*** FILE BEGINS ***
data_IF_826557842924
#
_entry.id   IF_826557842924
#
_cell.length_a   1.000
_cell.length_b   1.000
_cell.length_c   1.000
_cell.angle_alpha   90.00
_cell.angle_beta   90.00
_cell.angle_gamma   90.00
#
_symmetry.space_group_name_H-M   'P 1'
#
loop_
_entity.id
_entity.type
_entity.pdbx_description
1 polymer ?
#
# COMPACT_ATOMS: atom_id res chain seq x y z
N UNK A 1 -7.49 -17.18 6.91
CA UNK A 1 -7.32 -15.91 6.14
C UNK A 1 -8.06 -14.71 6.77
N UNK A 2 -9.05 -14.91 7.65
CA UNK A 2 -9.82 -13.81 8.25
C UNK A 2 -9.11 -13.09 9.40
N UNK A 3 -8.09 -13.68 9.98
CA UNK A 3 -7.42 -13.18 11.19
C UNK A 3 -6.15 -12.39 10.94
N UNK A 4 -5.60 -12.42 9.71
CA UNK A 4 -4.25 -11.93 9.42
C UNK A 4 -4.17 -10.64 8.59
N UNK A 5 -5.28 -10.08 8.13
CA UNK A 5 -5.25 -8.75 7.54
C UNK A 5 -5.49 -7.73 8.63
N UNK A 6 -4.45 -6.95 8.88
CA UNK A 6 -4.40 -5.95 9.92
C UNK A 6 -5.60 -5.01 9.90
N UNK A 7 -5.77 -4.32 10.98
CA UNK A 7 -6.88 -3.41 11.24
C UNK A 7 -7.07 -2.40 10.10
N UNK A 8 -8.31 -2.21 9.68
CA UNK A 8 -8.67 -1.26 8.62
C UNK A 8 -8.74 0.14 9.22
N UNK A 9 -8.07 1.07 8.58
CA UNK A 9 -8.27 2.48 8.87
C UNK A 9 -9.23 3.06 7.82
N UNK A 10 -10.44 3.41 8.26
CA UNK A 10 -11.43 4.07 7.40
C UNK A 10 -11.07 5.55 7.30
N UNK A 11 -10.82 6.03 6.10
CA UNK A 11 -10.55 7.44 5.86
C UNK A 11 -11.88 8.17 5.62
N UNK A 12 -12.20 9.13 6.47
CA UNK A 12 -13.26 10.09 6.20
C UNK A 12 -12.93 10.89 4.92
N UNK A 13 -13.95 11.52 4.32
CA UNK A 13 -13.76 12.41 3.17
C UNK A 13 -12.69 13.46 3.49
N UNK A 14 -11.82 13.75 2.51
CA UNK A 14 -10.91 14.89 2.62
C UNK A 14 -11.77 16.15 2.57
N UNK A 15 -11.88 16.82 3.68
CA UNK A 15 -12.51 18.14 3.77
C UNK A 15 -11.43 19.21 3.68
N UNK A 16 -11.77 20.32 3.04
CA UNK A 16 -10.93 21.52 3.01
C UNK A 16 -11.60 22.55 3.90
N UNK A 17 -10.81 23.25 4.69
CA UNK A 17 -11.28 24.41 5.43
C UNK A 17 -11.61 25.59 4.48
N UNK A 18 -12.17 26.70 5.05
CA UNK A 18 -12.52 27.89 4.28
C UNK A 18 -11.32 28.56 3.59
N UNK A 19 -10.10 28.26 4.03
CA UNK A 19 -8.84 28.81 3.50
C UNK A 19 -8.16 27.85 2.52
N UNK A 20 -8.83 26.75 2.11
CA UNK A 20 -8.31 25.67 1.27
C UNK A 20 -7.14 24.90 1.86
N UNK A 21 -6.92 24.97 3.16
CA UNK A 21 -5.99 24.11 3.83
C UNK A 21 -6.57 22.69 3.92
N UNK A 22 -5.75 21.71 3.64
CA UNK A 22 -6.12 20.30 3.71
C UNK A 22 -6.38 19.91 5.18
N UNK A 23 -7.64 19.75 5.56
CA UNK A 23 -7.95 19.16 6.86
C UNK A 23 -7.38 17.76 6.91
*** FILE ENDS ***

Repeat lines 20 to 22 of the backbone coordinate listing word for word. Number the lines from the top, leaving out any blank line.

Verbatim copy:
# COMPACT_ATOMS: atom_id res chain seq x y z
N UNK A 1 -7.49 -17.18 6.91
CA UNK A 1 -7.32 -15.91 6.14